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Homework Help: Mechanics of Materials questions

  1. Apr 1, 2010 #1
    Hello Everyone

    I have a mechanics of materials questions which I have been stuck on for hours, I just cant figure it out.

    Attached is the questions.


    I know the formula for deflection which is PL/ AE

    but what do i do with that formula in this situation?

    Any help would be greatly appreciated.

    Thanks!
     

    Attached Files:

  2. jcsd
  3. Apr 1, 2010 #2

    minger

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    Science Advisor

    The first thing you need to do is find the reactions of the supports. How are you coming with that?
     
  4. Apr 1, 2010 #3
    The problem is that there are too many unknowns when I try and find the reactions.

    For example

    If I take moments at A = 0 Then Force CD is a unknown and Force EF is a unknown

    IF i take moments at C = 0 Then force Ay is unknown and Force Ef is unknown

    I am stuck :(
     
  5. Apr 2, 2010 #4
    Do we really need the reaction at A?

    In the diagram by similar triangles

    [tex]\frac{{{\delta _2}}}{{{\delta _1}}}\quad = \quad ?[/tex]

    This means

    [tex]\frac{{{T_2}}}{{{T_1}}}\quad = \quad ?[/tex]

    Since the hinge forces do not move they do no work

    Equating work done by load to Strain work done by tensions in rods

    [tex]L{\delta _3}\quad = \quad {T_1}{\delta _1}\quad + {\kern 1pt} \quad {T_2}{\delta _2}[/tex]

    I have not done it for you but you should be able to figure it out from here.
     

    Attached Files:

    Last edited: Apr 2, 2010
  6. Apr 2, 2010 #5
    Thanks for the help

    so pretty much s2/s1 = t2/t1 and L*s3 = t1*s1 + t2*s2

    k so how do i figure out what s3 is??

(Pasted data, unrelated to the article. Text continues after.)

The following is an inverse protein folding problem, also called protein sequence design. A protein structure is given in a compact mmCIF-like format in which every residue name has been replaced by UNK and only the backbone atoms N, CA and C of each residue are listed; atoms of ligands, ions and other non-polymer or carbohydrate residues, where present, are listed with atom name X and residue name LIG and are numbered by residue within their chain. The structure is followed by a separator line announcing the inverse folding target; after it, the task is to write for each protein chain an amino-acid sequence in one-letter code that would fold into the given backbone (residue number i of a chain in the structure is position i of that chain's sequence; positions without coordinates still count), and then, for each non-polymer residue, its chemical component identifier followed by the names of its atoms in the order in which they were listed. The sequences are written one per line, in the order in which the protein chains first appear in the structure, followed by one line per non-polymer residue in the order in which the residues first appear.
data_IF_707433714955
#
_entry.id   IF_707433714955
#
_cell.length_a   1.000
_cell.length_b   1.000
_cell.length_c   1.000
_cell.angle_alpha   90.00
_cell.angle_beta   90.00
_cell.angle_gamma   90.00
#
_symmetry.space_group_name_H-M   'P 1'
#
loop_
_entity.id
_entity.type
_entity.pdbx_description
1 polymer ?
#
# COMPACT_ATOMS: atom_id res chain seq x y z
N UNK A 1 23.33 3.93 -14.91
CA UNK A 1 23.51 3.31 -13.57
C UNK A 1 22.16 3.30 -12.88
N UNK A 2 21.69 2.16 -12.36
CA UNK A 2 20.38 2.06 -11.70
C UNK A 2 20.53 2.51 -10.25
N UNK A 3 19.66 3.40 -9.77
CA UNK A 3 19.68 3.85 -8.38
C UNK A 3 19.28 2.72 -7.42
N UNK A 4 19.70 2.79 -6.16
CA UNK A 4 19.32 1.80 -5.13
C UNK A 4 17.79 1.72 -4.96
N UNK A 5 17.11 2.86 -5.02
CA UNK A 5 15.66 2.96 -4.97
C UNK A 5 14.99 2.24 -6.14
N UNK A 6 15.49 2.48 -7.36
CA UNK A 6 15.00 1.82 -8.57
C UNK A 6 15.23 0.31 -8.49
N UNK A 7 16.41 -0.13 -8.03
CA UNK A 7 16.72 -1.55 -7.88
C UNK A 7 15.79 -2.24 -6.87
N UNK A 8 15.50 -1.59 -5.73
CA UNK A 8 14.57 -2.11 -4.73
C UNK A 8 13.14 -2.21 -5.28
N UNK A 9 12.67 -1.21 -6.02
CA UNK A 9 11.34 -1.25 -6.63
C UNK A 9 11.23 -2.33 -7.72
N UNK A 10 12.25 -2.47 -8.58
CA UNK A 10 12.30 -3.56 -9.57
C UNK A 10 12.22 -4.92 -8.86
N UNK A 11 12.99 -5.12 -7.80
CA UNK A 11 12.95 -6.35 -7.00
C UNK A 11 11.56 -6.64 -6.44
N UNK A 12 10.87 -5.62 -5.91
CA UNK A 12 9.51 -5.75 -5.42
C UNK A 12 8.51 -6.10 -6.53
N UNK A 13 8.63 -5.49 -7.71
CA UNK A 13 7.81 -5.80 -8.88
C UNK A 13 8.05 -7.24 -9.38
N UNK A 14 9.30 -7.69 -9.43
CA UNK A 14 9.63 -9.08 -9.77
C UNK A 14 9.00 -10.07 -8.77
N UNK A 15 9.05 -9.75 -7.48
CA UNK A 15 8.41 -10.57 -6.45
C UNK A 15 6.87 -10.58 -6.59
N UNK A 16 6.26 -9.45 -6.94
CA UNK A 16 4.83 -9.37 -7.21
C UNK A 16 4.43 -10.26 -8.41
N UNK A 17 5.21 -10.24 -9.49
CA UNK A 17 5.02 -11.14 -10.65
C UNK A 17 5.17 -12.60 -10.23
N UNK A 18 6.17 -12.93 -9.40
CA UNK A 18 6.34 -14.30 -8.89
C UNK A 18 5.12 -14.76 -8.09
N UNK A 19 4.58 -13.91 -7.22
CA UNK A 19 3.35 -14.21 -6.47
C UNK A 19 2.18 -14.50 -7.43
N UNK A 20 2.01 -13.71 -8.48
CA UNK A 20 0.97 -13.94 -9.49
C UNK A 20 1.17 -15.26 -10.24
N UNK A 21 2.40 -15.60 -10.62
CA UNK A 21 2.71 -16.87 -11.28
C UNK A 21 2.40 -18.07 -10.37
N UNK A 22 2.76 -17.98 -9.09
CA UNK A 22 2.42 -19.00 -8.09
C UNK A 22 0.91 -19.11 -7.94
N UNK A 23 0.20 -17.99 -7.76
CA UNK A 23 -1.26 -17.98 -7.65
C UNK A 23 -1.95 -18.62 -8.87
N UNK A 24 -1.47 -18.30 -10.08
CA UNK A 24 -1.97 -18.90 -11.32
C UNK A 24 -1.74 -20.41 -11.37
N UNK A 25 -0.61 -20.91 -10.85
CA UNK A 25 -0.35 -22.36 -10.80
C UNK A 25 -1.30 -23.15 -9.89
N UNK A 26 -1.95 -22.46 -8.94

as the formula for deflection is (T)(L) / (E)(A) for s3 what would the L be? and what would the e and a be?

    I am still lost :(
     
  7. Apr 3, 2010 #6
    L A and E are properties of the rods CD and EF. The question gives these (or enough to compute them anyway)
     
  8. Apr 3, 2010 #7
    ok so if s3 = (25000)*(1500) / (70000)*(490.87) then = 1.091 mm

    so what do I do now to find t1 and t2?
     
  9. Apr 3, 2010 #8
    You said earlier that there were too many unknowns, which implies that there were not enough equations.

    I offered you some equations; you can get some more by the same methods.

    What do you normally do with a bunch of equations?

    Hint try solving the first one I gave you, you don't seem to have done that yet.
     
  10. Apr 3, 2010 #9
    I found the answer to the questions.

    I used principles of superposition. You could have told me to just read about principles of superposition but you probably had no clue yourself.

    Thanks for trying though.
     
  11. Apr 3, 2010 #10
    The solution I offered you does not involve superposition.

    By using the geometry of the situation, (similar triangles) you can obtain

    [tex]{\delta _2}[/tex] and [tex]{\delta _3}[/tex] in terms of [tex]{\delta _1}[/tex]

    Using the elastic relations (hookes law) you can obtain [tex]{T_2}[/tex] in terms of [tex]{T_1}[/tex]

    Then you can substitute into my third equation which is a simple energy method.
    You then have a single equation in terms of one unknown [tex]{T_1}[/tex].
    The rest follows.


    I'm glad you eventually found your own solution to what appears to be a homework question.
     
  12. Apr 3, 2010 #11
    Whilst superposition is an important idea, the one thing to take away form this is called compatibility.

    Following equilibrium the next most important euqations in the armoury are the equations of compatibility.

    These are derived from purely geometric considerations about the situation and are more gnerally and widely applicable than superposition.

    In this particular example compatibility requires that the deflections are in the sameratio as the lengths along the beam.
     
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